By Chris Hood
[This is Part Two of an ongoing series to help educate aspiring filmmakers on the process of making their first film. Previous articles in this series can be found at BleedingCool.com and MovieIndustry.com]
The first, and possibly most important, part of the filmmaking process is deciding what movie you're going to make. Also around this time you'll need to decide with whom you're going to go on this journey (or "vacation to hell" seems to fit as well). In fact, these are just two of the key issues you need to get right at this early stage of your project which will pave the way for success or ensure imminent, painful, potentially suicide-inducing failure. Such are the trials of this business – there are infinitely more ways to screw up than get it right. And this is where you'll likely establish if you're going to be the shark or the chum so decide now – "Fish or be bait."
Let's start with the formation of your team. Now, by "team", I'm referring only to the key person or persons you'll be bringing on board at the very beginning. We're talking about your producing partner; your support system. This is not the time to be thinking about production-related tasks or personnel and this is a common mistake with new filmmakers. People get excited about the process. They get excited about the prospect of looking ahead to the "fun" stuff and waste time and energy on elements that need to be left to their proper order. It's too early to be focusing on your cinematographer, your composer, which camera you're going to use, where you're going to hold auditions or who you're going to thank when you win your Oscar. Stay focused! This mantra should be with you every step of the way throughout the entire process because there will be hundreds (yes, literally hundreds) of possible distractions throughout this adventure just waiting to trip you up. Stay on point.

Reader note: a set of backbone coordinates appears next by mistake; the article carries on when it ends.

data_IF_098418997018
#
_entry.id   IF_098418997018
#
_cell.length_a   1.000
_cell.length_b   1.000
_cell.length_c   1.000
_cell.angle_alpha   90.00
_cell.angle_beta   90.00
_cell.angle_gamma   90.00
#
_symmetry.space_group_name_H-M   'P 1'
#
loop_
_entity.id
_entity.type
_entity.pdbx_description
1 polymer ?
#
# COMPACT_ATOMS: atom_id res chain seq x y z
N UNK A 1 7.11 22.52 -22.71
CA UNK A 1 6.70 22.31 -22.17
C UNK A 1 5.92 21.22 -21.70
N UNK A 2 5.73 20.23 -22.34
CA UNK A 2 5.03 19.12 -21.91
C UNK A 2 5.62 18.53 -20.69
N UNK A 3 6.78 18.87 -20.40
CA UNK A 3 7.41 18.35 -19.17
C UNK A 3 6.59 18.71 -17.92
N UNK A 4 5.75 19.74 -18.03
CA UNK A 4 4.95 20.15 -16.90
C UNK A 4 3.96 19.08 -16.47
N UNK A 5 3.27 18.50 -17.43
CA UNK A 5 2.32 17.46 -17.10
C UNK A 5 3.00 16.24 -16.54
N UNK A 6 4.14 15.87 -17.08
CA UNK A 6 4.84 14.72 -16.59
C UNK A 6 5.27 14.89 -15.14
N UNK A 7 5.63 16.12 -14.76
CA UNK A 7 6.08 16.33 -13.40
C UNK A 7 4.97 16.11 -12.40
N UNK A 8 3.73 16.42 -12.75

So whom are you taking this journey with? Now, notice I'm not asking "if" you're going to have someone with you, but "whom" that person will be. The reason I'm so adamant about this is that you're either a creative person or a business person. You're not both. Almost no one is. The first and often biggest mistake is a filmmaker thinking they can do it all. You can't. Accept that now and thank me later. It is imperative that you have at least one business person or you're almost certain to fail. This failure may not evidence itself until late in the process or even when the film is done, but it will come.
When entering the fray, we often (understandably) turn to those closest to us. Aside from the comfort it affords, it's often necessary and the only practical option. Friends and family love and support us. They want to help us (most of the time) and want to see us succeed (more often than not). We trust them. And most important – they'll often work for free. It's funny how strangers rarely allow themselves to be exploited the way friends do.
Loyalty is a great quality. I'm very loyal to those who are loyal in return…and this has led to some bad decisions in my life. My dog is the most loyal creature on the planet…but I'm not going to have him operate the camera for me. If you're the creative force in the project, find the "right" person, a business person, to help. If you're the business person, you probably already know you need to find your creative counterpart. That's the benefit of being a business person – you're smarter! Where it gets complicated is that creative people generally hang around creative people. The same goes for the business-minded. If you have to go outside your circle, do it. Don't expect someone to rise to the occasion. It takes at least two at this phase to press forward.
The other key factor during development is finding your project. In most cases, the filmmaker already has a script they want to do, usually their own, which tells you they are the "creative" personality. Whether you're taking a script already written, commissioning or writing one yourself, or seeking something to fit your needs, this is the point where the business of film comes in. Do you want film to be a career or a hobby? If you address this questions seriously, you'll know that to make a career out of making movies, your movies have to make money. Period. If you're fine losing your investors' money and playing the big shot at various film festivals than you're a hobbyist…and you need to know just how much the odds are stacked against you. L.A. is filled with hobbyists that think they're going to be the next James Cameron. It's the business person that knows they're not. It's a business person that aspires to be the next Roger Corman.